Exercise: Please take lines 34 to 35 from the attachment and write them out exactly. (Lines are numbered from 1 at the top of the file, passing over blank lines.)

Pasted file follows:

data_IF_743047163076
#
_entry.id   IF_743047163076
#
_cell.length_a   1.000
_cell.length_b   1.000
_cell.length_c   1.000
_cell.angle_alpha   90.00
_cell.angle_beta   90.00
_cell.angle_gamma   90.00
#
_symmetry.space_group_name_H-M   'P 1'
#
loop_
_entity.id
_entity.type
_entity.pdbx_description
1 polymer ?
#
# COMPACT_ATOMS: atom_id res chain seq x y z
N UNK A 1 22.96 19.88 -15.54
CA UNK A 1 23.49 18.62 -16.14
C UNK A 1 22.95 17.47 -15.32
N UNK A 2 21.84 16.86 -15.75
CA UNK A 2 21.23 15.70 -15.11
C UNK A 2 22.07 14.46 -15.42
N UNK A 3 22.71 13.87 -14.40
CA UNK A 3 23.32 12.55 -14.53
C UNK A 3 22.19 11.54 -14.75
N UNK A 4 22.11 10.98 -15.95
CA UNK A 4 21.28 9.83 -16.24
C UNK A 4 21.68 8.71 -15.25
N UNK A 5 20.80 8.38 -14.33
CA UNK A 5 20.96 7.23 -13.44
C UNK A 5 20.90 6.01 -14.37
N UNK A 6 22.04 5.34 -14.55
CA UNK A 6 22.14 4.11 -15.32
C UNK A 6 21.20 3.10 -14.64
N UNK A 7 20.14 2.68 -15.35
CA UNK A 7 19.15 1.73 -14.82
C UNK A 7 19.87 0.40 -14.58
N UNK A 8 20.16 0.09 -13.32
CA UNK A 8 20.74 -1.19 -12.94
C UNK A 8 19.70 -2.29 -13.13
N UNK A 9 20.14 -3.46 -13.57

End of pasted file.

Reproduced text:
CA UNK A 5 20.96 7.23 -13.44
C UNK A 5 20.90 6.01 -14.37